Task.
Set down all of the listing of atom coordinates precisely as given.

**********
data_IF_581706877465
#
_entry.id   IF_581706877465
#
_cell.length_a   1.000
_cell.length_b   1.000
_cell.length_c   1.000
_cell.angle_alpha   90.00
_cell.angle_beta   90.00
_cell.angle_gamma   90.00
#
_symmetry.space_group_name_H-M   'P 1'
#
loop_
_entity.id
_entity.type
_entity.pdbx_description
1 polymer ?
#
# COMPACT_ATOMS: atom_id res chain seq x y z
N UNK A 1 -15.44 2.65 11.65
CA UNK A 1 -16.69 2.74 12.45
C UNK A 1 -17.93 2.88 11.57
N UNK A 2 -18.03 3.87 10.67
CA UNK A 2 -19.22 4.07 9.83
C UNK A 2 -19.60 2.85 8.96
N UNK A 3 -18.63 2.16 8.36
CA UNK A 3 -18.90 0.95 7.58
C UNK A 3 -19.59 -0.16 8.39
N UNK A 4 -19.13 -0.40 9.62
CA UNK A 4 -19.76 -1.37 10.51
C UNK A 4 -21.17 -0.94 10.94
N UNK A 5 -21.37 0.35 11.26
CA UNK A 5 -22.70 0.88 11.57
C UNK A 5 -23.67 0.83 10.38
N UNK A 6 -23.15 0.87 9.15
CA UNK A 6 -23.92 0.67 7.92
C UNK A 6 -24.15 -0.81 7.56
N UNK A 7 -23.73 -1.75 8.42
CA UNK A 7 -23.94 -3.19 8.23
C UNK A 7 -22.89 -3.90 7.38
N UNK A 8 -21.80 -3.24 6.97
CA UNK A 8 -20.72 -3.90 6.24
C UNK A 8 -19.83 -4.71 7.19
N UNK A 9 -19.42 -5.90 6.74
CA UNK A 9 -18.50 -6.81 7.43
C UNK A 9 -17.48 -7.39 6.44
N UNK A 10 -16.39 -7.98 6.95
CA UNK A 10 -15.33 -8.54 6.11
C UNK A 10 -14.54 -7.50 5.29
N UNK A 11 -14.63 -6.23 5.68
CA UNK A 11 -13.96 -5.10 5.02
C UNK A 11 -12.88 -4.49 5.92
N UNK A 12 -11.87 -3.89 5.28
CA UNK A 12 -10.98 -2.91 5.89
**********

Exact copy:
data_IF_581706877465
#
_entry.id   IF_581706877465
#
_cell.length_a   1.000
_cell.length_b   1.000
_cell.length_c   1.000
_cell.angle_alpha   90.00
_cell.angle_beta   90.00
_cell.angle_gamma   90.00
#
_symmetry.space_group_name_H-M   'P 1'
#
loop_
_entity.id
_entity.type
_entity.pdbx_description
1 polymer ?
#
# COMPACT_ATOMS: atom_id res chain seq x y z
N UNK A 1 -15.44 2.65 11.65
CA UNK A 1 -16.69 2.74 12.45
C UNK A 1 -17.93 2.88 11.57
N UNK A 2 -18.03 3.87 10.67
CA UNK A 2 -19.22 4.07 9.83
C UNK A 2 -19.60 2.85 8.96
N UNK A 3 -18.63 2.16 8.36
CA UNK A 3 -18.90 0.95 7.58
C UNK A 3 -19.59 -0.16 8.39
N UNK A 4 -19.13 -0.40 9.62
CA UNK A 4 -19.76 -1.37 10.51
C UNK A 4 -21.17 -0.94 10.94
N UNK A 5 -21.37 0.35 11.26
CA UNK A 5 -22.70 0.88 11.57
C UNK A 5 -23.67 0.83 10.38
N UNK A 6 -23.15 0.87 9.15
CA UNK A 6 -23.92 0.67 7.92
C UNK A 6 -24.15 -0.81 7.56
N UNK A 7 -23.73 -1.75 8.42
CA UNK A 7 -23.94 -3.19 8.23
C UNK A 7 -22.89 -3.90 7.38
N UNK A 8 -21.80 -3.24 6.97
CA UNK A 8 -20.72 -3.90 6.24
C UNK A 8 -19.83 -4.71 7.19
N UNK A 9 -19.42 -5.90 6.74
CA UNK A 9 -18.50 -6.81 7.43
C UNK A 9 -17.48 -7.39 6.44
N UNK A 10 -16.39 -7.98 6.95
CA UNK A 10 -15.33 -8.54 6.11
C UNK A 10 -14.54 -7.50 5.29
N UNK A 11 -14.63 -6.23 5.68
CA UNK A 11 -13.96 -5.10 5.02
C UNK A 11 -12.88 -4.49 5.92
N UNK A 12 -11.87 -3.89 5.28
CA UNK A 12 -10.98 -2.91 5.89